Sunday, 15 March 2015

Review: All Fall Down by Ally Carter

Title: All Fall Down
Author: Ally Carter
Publisher: Scholastic
Pages: 306
Source: Purchased from Berkelouw Books.
This book saved my life because: in the beautiful setting of a foreign country Ally Carter sets up the gripping tale of a girl whose life mission is finding what happened to her mother. It was a beautiful story of family relations in a political setting with great twists and turns that left me desperate for the next book.

Grace Blakely is absolutely certain of three things:

1. She is not crazy.
2. Her mother was murdered.
3. Someday she is going to find the killer and make him pay.

As certain as Grace is about these facts, nobody else believes her - so there's no one she can completely trust. Not her grandfather, a powerful ambassador. Not her new friends, who all live on Embassy Row. Not Alexei, the Russian boy next door, who is keeping his eye on Grace for reasons she neither likes nor understands. Everybody wants Grace to put on a pretty dress and a pretty smile, blocking out all her unpretty thoughts. But they can't control Grace -- no more than Grace can control what she knows or what she needs to do. Her past has come back to hunt her . . . and if she doesn't stop it, Grace isn't the only one who will get hurt. Because  on Embassy Row, the countries of the world stand like dominoes, and one wrong move can make them all fall down.

I was super excited to read Ally Carter's new book, as I have loved everything she has written so far. And All Fall Down was not a disappointment. The book follows the main character Grace, who is adamant to find out who killed her mother. It takes place in the made-up country Adria, on what Carter terms 'Embassy Row', the area in which all the embassy's to Adria are located.

I loved the concept of an Embassy Row, as it provided an amazing setting for the book. It opened up many opportunities for political conflict with many different nationalities. Also, by creating a new country (Adria) Carter could give the allure and beauty of a foreign and beautiful place where anything could happen. This also allowed for many of the characters, especially the friends Grace makes, to be different nationalities and really made the story interesting.

“Mom’s Israeli. Dad’s Brazilian. What can I say? I am Embassy Row personified. You really lucked out in the best friend department”  

One of the brilliant aspects of this novel was the way that Ally Carter deals with mental illness. In a dramatic turn of events, it is revealed that Grace has been struggling with Post Traumatic Stress Disorder. And I loved how the whole book was leading up to this point. Their were clues along the way to point towards this, such as Grace's reckless behaviour, her utter fixation on finding her mother's killer, and what I thought was the most unnerving - Grace having 'sworn' she had seen her mother's killer many times before. Those instances were written so well, as Carter wove Grace's character as one that was almost slightly untrustworthy. I love that while I was reading the whole time I was rooting for Grace, but also realised there was something up with her character.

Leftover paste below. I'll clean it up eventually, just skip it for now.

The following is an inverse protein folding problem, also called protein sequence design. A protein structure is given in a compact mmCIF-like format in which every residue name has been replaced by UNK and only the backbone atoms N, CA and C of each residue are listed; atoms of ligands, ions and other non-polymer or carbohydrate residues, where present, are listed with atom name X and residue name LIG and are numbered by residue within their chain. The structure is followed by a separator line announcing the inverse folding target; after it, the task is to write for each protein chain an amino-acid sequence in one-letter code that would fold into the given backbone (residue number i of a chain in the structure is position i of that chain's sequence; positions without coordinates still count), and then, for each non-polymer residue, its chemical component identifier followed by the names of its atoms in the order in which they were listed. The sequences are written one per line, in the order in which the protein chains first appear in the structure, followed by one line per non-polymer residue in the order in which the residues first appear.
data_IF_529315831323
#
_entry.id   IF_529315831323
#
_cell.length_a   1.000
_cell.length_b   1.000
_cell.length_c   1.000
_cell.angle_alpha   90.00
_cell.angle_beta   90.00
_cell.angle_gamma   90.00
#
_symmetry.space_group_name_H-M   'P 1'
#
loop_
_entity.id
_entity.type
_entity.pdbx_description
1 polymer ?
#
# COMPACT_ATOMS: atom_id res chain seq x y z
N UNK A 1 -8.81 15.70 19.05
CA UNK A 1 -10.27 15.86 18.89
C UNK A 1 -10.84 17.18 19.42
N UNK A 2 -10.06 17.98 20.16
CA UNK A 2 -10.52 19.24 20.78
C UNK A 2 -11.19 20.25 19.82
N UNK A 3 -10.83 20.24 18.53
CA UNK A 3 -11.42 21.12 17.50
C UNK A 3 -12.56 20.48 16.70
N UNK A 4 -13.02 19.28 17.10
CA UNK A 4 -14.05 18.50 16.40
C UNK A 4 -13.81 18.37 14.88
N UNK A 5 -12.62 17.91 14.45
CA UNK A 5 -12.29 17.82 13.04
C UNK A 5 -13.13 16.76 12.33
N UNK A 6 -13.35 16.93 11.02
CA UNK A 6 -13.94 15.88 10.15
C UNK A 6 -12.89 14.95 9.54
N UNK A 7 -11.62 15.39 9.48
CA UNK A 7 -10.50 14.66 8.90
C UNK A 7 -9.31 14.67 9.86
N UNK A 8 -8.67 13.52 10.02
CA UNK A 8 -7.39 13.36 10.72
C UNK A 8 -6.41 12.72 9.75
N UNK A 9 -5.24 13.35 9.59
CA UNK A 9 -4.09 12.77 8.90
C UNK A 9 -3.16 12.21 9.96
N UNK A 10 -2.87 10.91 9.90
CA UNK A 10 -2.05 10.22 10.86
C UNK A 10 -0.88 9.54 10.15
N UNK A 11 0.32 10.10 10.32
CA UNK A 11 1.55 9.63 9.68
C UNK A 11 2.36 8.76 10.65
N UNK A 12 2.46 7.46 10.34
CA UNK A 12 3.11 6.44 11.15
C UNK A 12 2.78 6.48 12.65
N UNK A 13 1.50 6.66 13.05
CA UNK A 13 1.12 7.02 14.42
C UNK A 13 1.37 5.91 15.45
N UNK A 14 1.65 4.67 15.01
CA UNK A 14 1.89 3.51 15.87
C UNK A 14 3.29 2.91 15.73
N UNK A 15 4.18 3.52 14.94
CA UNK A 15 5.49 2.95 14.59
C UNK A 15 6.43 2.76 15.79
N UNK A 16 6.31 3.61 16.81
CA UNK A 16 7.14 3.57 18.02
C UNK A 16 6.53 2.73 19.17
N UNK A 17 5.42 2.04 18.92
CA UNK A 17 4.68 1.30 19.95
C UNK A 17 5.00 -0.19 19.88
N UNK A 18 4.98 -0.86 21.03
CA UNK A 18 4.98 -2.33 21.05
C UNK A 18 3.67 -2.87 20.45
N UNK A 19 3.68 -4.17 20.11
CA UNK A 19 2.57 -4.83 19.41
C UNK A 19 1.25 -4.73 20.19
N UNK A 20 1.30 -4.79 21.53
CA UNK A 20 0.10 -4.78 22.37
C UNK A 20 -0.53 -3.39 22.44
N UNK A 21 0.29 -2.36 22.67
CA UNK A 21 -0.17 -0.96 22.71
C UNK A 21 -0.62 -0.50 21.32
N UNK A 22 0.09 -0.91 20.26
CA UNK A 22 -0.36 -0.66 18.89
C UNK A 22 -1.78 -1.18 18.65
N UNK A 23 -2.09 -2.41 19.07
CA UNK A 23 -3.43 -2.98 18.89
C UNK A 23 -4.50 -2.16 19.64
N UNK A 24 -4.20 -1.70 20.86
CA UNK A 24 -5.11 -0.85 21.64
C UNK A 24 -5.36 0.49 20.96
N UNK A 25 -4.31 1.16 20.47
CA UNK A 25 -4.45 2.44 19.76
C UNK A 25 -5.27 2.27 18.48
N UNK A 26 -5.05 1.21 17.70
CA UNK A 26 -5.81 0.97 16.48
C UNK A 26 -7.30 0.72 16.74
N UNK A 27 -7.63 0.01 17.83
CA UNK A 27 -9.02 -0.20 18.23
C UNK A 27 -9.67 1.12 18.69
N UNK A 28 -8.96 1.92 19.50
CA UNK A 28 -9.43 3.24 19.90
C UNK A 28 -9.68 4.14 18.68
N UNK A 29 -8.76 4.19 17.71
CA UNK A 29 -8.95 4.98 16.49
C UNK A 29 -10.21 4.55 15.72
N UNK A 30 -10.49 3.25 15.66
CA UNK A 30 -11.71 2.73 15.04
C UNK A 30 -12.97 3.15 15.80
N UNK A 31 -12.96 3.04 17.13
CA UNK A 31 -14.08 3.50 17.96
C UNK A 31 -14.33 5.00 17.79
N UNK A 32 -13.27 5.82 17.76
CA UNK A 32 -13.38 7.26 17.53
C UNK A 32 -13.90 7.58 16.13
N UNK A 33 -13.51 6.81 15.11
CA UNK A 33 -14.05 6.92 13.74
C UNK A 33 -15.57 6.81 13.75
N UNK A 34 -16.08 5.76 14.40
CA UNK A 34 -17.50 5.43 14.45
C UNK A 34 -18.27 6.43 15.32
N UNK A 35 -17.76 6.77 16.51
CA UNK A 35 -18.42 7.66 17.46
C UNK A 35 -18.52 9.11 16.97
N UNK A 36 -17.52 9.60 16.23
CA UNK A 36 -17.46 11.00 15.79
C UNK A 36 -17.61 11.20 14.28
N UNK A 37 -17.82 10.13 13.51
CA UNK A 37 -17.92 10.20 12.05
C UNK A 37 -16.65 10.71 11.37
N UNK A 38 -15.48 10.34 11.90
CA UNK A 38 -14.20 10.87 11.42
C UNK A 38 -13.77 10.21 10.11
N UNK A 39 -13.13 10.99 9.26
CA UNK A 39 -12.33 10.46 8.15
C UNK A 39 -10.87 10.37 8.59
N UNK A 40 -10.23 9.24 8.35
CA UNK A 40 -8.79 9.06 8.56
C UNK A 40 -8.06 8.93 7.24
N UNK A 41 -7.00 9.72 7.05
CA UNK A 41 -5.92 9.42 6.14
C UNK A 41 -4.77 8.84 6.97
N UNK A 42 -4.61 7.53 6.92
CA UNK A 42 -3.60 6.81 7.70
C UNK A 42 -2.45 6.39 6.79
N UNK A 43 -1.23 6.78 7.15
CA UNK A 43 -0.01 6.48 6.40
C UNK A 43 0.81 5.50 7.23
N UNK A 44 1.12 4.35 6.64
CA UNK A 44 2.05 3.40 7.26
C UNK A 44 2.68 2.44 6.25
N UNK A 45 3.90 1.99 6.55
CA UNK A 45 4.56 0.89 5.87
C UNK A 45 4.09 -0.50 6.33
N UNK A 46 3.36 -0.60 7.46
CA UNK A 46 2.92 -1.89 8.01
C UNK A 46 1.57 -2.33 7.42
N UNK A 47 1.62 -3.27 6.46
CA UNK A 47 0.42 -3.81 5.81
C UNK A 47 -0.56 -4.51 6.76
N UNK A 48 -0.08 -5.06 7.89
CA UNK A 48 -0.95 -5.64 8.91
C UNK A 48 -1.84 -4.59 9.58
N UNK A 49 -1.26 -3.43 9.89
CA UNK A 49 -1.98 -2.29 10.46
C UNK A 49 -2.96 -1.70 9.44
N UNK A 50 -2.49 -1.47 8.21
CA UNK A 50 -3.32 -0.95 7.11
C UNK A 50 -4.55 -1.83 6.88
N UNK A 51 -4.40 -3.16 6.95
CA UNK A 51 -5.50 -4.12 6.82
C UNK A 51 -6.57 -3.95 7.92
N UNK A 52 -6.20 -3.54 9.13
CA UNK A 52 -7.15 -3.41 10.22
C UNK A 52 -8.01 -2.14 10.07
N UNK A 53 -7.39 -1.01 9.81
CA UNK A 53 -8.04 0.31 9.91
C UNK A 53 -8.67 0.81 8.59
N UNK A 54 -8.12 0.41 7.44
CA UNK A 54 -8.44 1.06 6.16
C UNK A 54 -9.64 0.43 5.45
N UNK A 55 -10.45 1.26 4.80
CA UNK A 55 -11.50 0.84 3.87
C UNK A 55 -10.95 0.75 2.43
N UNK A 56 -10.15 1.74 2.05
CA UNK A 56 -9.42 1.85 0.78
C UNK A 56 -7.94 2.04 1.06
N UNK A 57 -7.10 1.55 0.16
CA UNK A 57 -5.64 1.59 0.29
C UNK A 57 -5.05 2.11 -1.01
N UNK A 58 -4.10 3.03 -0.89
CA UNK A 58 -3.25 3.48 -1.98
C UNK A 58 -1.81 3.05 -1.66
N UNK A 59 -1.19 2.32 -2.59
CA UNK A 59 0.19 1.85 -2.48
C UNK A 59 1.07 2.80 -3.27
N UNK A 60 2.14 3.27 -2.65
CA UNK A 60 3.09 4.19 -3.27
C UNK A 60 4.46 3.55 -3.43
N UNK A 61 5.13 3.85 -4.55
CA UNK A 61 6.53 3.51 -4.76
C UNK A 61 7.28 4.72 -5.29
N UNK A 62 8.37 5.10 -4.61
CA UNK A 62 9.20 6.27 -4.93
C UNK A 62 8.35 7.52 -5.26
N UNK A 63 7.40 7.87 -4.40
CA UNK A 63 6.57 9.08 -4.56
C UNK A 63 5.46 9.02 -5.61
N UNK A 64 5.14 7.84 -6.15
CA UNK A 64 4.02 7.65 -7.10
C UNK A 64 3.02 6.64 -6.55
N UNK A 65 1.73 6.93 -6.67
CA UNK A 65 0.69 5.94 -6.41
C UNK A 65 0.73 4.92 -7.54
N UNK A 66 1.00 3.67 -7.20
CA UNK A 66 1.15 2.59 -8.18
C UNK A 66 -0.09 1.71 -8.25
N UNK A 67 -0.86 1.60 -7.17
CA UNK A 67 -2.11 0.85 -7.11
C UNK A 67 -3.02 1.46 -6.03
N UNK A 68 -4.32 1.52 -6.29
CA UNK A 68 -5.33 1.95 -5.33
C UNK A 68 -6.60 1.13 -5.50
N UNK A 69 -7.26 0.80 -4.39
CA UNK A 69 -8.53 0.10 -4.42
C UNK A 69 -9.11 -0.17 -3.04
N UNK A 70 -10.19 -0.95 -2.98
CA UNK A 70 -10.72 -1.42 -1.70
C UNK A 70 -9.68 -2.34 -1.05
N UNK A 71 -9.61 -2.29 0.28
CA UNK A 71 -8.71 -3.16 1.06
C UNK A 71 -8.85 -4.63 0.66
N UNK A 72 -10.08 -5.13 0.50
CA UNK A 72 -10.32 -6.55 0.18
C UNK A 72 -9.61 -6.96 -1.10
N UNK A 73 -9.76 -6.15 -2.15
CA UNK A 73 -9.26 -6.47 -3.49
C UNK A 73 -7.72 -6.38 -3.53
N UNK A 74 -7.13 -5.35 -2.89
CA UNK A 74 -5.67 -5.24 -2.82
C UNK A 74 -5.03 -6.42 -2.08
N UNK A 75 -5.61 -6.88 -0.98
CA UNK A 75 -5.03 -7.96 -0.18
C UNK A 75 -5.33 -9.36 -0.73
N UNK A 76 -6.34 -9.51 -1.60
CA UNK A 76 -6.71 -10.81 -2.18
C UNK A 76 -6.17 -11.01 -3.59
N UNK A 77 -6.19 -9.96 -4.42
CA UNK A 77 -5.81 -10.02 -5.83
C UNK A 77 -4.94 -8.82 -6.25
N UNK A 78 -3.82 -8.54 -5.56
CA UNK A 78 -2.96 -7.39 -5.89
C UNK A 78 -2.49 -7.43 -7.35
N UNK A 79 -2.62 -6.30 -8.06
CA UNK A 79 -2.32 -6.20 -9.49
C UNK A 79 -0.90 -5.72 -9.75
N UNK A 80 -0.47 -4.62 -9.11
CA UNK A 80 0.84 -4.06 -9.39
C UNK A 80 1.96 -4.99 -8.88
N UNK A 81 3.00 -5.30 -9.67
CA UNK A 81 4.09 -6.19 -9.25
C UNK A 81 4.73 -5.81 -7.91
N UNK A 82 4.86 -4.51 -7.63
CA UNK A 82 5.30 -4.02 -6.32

“No! I need to go home," I say, but then the realization comes: My mother was my home. My mother is dead.”  

Something I think that is not realised by many readers of this book is the way family is represented in this book. Grace is propelled by the love for her mother to find out what happened to her. She will not let go of finding out what happened. Also, her relationship with her grandfather, who her relationship develops throughout the book. Even in the background you have the constant mention of her brother Jamie (who I hope shows up in the next book) and even her father. This shows that family plays an important role in Grace's life. I love how family was important in the unfurling of the book.

One drawback that I found to the book, however, was the ending. The entirety of the book there is a feel that there is something going on that Grace doesn't know about, in addition to the mystery of her mother's murder. And at the end there is only a semi-confirmation of this. It is confirmed to Grace that her mother was killed for a reason, and she discovers what appears to be a secret room. However, it is not confirmed what the purpose of the room is, nor what Grace's mother was involved in (spies? political espionage?). This isn't saying that I don't love a cliff-hanger, but I feel like it could have been left hanging while still leaving the reader like they knew where the series is heading.

Overall, I really enjoyed this book. I read it all in one day as I could not put it down, I had to keep on reading. I can't wait for the next book, and to see what Grace is going to be involved in, as well as hopefully solving the issue of her mother's murder.

xx Viv

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